Acclaimed street photographer with a unique style, Bruce Gilden was born in Brooklyn, New York in 1946. He first went to Penn State University but he found his sociology courses too boring for his temperament and he quit college. Gilden briefly toyed with the idea of being an actor but in 1967, he decided to buy a camera and to become a photographer. Besides taking a few evening classes at the School of Visual Arts, Gilden is predominantly self-taught .
Right from childhood, he has always been fascinated by the life on the streets and the complicated and fascinating motion it involves, and this was the spark that inspired his first long-term personal projects, photographing in Coney Island and then during the Mardi Gras in New Orleans.
Since then, Bruce Gilden has continued to focus on strong characters and to apply Robert Capa’s mantra to his own work: “if the picture isn’t good enough, you aren’t close enough”.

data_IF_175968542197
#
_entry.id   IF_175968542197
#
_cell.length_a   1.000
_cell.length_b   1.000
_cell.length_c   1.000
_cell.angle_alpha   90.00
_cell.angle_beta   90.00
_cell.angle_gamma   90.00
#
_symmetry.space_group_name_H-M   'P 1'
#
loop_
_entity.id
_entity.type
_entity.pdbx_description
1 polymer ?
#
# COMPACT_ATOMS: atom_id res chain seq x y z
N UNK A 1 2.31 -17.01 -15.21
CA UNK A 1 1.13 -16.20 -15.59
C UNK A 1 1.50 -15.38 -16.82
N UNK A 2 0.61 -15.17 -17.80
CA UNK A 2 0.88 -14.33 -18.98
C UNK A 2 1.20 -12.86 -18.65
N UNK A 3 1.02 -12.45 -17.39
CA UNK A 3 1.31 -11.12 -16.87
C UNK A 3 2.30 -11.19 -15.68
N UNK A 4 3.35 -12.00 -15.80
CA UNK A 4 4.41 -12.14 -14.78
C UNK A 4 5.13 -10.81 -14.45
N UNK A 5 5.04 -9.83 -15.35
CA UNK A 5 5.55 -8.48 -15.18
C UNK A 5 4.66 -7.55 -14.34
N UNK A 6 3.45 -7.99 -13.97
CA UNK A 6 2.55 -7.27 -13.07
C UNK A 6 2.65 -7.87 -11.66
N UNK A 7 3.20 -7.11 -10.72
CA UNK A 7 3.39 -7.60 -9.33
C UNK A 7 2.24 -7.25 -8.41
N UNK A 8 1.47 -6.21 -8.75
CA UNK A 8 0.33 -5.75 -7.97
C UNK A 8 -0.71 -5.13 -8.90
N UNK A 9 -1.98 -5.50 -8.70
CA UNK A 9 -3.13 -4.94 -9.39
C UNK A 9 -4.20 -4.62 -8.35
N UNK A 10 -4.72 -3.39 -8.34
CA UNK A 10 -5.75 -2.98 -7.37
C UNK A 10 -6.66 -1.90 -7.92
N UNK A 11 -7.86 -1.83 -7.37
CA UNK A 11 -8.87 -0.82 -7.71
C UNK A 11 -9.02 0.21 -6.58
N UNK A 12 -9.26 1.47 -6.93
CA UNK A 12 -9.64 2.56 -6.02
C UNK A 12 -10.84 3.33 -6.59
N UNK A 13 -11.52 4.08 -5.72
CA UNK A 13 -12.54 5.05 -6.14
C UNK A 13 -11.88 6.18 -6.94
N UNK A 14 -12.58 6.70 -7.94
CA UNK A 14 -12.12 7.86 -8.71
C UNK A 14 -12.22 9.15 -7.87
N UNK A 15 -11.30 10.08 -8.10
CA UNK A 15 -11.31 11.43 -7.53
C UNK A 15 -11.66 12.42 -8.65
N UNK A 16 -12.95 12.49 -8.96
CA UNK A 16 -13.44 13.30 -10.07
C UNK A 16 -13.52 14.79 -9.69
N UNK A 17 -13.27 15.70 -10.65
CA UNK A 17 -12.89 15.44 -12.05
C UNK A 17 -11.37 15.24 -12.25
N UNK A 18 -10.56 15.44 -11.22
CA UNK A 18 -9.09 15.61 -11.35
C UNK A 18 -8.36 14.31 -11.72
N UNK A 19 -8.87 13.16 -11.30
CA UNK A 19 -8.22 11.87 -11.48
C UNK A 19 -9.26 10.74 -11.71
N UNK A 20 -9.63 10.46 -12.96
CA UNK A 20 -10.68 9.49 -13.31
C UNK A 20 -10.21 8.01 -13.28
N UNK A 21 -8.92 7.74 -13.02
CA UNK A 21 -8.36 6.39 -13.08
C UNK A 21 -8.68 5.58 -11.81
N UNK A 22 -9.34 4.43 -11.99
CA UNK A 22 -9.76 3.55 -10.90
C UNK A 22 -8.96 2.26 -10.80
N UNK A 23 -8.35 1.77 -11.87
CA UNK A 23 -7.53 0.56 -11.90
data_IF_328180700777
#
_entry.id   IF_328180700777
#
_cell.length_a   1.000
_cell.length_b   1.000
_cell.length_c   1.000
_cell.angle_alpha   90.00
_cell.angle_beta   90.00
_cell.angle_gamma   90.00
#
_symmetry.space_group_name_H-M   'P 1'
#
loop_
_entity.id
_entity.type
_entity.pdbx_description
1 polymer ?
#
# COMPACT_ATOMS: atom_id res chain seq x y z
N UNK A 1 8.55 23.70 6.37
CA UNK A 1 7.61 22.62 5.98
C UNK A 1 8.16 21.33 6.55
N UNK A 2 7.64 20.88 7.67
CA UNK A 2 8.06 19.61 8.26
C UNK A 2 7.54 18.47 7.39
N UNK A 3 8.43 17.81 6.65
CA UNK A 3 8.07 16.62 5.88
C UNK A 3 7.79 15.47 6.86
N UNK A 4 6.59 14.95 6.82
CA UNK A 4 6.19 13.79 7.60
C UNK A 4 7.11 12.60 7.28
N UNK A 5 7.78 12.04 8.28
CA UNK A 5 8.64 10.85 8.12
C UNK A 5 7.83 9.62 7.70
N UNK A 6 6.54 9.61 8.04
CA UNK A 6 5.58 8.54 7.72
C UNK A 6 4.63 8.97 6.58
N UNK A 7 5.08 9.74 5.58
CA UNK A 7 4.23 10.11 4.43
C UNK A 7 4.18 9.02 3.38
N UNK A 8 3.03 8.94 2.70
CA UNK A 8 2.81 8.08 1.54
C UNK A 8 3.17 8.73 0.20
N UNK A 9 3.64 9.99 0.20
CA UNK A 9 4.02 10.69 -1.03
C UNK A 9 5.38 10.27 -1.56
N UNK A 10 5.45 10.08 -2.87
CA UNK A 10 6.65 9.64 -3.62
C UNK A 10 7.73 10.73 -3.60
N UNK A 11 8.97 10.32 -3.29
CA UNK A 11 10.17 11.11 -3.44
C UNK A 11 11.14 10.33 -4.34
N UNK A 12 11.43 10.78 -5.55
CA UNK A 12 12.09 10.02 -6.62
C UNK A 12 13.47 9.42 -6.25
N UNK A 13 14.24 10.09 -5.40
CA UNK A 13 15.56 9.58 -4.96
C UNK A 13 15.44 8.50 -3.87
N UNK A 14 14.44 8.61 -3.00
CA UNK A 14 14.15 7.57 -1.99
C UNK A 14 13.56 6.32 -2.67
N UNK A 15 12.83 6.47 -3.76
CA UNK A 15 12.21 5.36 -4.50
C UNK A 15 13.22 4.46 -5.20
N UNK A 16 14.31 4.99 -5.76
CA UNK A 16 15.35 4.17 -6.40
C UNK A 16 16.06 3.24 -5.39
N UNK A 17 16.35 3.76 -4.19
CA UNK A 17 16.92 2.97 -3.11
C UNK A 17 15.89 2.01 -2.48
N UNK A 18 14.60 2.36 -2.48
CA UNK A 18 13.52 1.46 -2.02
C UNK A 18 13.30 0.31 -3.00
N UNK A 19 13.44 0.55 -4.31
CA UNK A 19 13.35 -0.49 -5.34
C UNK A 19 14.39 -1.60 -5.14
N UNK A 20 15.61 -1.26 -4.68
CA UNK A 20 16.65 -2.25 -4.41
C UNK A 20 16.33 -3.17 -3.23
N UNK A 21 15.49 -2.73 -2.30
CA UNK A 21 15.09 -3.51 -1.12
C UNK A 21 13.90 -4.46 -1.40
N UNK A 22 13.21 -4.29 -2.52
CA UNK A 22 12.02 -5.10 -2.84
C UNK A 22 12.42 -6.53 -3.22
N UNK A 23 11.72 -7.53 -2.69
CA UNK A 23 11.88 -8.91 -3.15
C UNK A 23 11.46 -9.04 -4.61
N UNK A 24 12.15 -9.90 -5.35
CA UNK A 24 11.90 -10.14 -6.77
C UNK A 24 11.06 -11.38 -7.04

Over the years he has produced long and detailed photographic projects in New York, Haiti, France , Ireland, India, Russia, Japan, England and back to America. Gilden has published 23 monographs of his work. “Only God Can Judge Me”, his recent and ongoing project in color was published in 2018, and in the fall of 2019 the book “Lost & Found” on his early black and white work in New York City was released.
Bruce Gilden’s work has been exhibited widely around the world and is part of many permanent collections such as MOMA, New York, Victoria & Albert Museum, London, the Tokyo Metropolitan Museum of Photography and the Getty Museum. In 2016, his most recent work in color was exhibited in a group show, “Strange and Familiar, Britain as revealed by international photographers” at the Barbican Art Museum in London , and in 2019 in the exhibition “This Land” at Pier 24 Photography in San Francisco, and most recently at the NGV Triennial 2020 in Melbourne Australia.
Already the recipient of numerous grants and awards, Bruce Gilden became a Guggenheim Fellow in 2013. He joined Magnum Photos in 1998.